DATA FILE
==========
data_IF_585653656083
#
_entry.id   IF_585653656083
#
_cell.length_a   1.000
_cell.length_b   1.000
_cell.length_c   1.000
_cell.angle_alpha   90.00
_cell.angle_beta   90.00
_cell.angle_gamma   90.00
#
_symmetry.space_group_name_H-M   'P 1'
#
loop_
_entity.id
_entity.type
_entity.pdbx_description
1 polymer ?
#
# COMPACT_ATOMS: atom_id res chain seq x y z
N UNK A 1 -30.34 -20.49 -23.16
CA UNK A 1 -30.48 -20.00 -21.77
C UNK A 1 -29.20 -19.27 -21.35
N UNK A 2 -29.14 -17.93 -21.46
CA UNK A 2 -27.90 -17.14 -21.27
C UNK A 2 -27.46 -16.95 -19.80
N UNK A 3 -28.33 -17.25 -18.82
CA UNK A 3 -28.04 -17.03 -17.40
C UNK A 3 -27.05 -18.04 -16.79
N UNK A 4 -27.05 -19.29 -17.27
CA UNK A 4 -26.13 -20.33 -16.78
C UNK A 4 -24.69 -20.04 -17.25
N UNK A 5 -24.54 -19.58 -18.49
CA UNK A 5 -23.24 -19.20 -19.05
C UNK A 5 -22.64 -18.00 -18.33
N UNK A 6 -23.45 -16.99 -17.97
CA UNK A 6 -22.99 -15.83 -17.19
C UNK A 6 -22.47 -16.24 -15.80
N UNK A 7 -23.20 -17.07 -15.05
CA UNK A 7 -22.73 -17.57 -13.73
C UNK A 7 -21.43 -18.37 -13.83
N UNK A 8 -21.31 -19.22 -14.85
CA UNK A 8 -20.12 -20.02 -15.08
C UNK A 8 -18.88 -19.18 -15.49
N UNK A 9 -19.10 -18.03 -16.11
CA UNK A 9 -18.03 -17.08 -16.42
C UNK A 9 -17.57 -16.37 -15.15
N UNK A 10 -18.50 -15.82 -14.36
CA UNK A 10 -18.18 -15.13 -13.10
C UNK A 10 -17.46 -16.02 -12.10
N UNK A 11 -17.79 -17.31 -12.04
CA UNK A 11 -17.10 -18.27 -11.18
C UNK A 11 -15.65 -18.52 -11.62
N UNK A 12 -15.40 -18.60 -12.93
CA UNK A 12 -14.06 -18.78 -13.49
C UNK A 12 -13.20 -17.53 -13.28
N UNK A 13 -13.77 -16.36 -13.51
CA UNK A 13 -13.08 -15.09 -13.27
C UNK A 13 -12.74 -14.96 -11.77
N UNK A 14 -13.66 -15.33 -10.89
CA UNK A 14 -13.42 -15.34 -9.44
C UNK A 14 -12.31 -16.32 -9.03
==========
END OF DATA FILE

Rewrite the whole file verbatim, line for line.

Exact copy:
data_IF_585653656083
#
_entry.id   IF_585653656083
#
_cell.length_a   1.000
_cell.length_b   1.000
_cell.length_c   1.000
_cell.angle_alpha   90.00
_cell.angle_beta   90.00
_cell.angle_gamma   90.00
#
_symmetry.space_group_name_H-M   'P 1'
#
loop_
_entity.id
_entity.type
_entity.pdbx_description
1 polymer ?
#
# COMPACT_ATOMS: atom_id res chain seq x y z
N UNK A 1 -30.34 -20.49 -23.16
CA UNK A 1 -30.48 -20.00 -21.77
C UNK A 1 -29.20 -19.27 -21.35
N UNK A 2 -29.14 -17.93 -21.46
CA UNK A 2 -27.90 -17.14 -21.27
C UNK A 2 -27.46 -16.95 -19.80
N UNK A 3 -28.33 -17.25 -18.82
CA UNK A 3 -28.04 -17.03 -17.40
C UNK A 3 -27.05 -18.04 -16.79
N UNK A 4 -27.05 -19.29 -17.27
CA UNK A 4 -26.13 -20.33 -16.78
C UNK A 4 -24.69 -20.04 -17.25
N UNK A 5 -24.54 -19.58 -18.49
CA UNK A 5 -23.24 -19.20 -19.05
C UNK A 5 -22.64 -18.00 -18.33
N UNK A 6 -23.45 -16.99 -17.97
CA UNK A 6 -22.99 -15.83 -17.19
C UNK A 6 -22.47 -16.24 -15.80
N UNK A 7 -23.20 -17.07 -15.05
CA UNK A 7 -22.73 -17.57 -13.73
C UNK A 7 -21.43 -18.37 -13.83
N UNK A 8 -21.31 -19.22 -14.85
CA UNK A 8 -20.12 -20.02 -15.08
C UNK A 8 -18.88 -19.18 -15.49
N UNK A 9 -19.10 -18.03 -16.11
CA UNK A 9 -18.03 -17.08 -16.42
C UNK A 9 -17.57 -16.37 -15.15
N UNK A 10 -18.50 -15.82 -14.36
CA UNK A 10 -18.18 -15.13 -13.10
C UNK A 10 -17.46 -16.02 -12.10
N UNK A 11 -17.79 -17.31 -12.04
CA UNK A 11 -17.10 -18.27 -11.18
C UNK A 11 -15.65 -18.52 -11.62
N UNK A 12 -15.40 -18.60 -12.93
CA UNK A 12 -14.06 -18.78 -13.49
C UNK A 12 -13.20 -17.53 -13.28
N UNK A 13 -13.77 -16.36 -13.51
CA UNK A 13 -13.08 -15.09 -13.27
C UNK A 13 -12.74 -14.96 -11.77
N UNK A 14 -13.66 -15.33 -10.89
CA UNK A 14 -13.42 -15.34 -9.44
C UNK A 14 -12.31 -16.32 -9.03